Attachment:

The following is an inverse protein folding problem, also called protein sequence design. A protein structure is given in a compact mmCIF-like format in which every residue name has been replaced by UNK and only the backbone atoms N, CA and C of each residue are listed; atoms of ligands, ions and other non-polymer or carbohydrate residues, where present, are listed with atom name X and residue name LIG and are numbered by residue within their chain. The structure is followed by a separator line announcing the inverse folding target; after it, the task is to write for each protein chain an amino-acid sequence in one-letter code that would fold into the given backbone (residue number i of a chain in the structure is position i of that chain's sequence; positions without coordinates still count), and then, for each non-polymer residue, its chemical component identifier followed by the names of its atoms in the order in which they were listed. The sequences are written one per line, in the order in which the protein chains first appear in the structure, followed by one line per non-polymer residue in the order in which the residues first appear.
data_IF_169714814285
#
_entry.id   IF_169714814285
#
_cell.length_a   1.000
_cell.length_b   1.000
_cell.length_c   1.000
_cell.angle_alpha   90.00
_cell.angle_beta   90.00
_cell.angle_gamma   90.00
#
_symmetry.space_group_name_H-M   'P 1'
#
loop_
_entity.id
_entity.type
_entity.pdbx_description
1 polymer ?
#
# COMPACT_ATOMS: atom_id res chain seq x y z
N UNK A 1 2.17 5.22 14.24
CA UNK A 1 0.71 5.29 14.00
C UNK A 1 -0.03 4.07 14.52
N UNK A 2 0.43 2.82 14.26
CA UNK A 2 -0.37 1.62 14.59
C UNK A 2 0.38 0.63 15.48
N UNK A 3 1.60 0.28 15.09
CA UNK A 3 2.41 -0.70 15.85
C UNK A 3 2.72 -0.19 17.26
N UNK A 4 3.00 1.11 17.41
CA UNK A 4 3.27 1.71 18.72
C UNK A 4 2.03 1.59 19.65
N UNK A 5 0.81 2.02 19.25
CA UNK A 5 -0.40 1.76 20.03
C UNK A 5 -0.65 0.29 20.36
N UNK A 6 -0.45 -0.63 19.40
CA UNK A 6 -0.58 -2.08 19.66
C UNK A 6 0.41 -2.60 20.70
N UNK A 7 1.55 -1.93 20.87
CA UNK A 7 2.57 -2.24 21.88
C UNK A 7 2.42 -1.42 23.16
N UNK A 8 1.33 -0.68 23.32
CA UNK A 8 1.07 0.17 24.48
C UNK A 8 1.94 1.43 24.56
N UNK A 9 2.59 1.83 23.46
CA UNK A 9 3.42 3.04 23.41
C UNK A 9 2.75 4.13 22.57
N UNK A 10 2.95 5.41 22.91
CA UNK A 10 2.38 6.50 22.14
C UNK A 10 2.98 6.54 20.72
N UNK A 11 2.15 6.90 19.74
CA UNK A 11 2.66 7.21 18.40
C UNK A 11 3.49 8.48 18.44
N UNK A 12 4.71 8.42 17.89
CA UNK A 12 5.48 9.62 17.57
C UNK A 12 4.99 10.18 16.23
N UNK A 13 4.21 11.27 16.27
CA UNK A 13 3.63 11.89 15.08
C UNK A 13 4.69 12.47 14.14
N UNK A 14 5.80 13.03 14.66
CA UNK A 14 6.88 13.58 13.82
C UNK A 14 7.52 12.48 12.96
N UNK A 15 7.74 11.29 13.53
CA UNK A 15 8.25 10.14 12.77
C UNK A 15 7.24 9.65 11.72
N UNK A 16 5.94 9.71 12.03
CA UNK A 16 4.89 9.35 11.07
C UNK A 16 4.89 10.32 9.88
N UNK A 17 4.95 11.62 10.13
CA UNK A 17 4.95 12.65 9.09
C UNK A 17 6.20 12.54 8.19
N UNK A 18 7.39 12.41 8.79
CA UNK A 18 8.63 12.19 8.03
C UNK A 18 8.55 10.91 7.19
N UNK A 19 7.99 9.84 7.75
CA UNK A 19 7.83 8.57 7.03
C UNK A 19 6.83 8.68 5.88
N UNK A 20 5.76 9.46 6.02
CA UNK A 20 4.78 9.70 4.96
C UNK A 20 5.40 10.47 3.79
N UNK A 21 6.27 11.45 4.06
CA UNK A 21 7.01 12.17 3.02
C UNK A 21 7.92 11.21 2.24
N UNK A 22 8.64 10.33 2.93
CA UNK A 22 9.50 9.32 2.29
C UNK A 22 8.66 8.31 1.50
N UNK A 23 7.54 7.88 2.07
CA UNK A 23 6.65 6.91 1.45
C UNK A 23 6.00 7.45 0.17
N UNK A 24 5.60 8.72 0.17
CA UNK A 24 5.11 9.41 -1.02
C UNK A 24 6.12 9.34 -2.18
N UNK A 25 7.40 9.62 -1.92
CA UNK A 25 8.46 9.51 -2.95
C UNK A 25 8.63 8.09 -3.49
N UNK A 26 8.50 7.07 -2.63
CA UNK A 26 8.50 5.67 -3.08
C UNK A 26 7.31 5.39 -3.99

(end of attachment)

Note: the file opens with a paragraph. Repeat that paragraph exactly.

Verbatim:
The following is an inverse protein folding problem, also called protein sequence design. A protein structure is given in a compact mmCIF-like format in which every residue name has been replaced by UNK and only the backbone atoms N, CA and C of each residue are listed; atoms of ligands, ions and other non-polymer or carbohydrate residues, where present, are listed with atom name X and residue name LIG and are numbered by residue within their chain. The structure is followed by a separator line announcing the inverse folding target; after it, the task is to write for each protein chain an amino-acid sequence in one-letter code that would fold into the given backbone (residue number i of a chain in the structure is position i of that chain's sequence; positions without coordinates still count), and then, for each non-polymer residue, its chemical component identifier followed by the names of its atoms in the order in which they were listed. The sequences are written one per line, in the order in which the protein chains first appear in the structure, followed by one line per non-polymer residue in the order in which the residues first appear.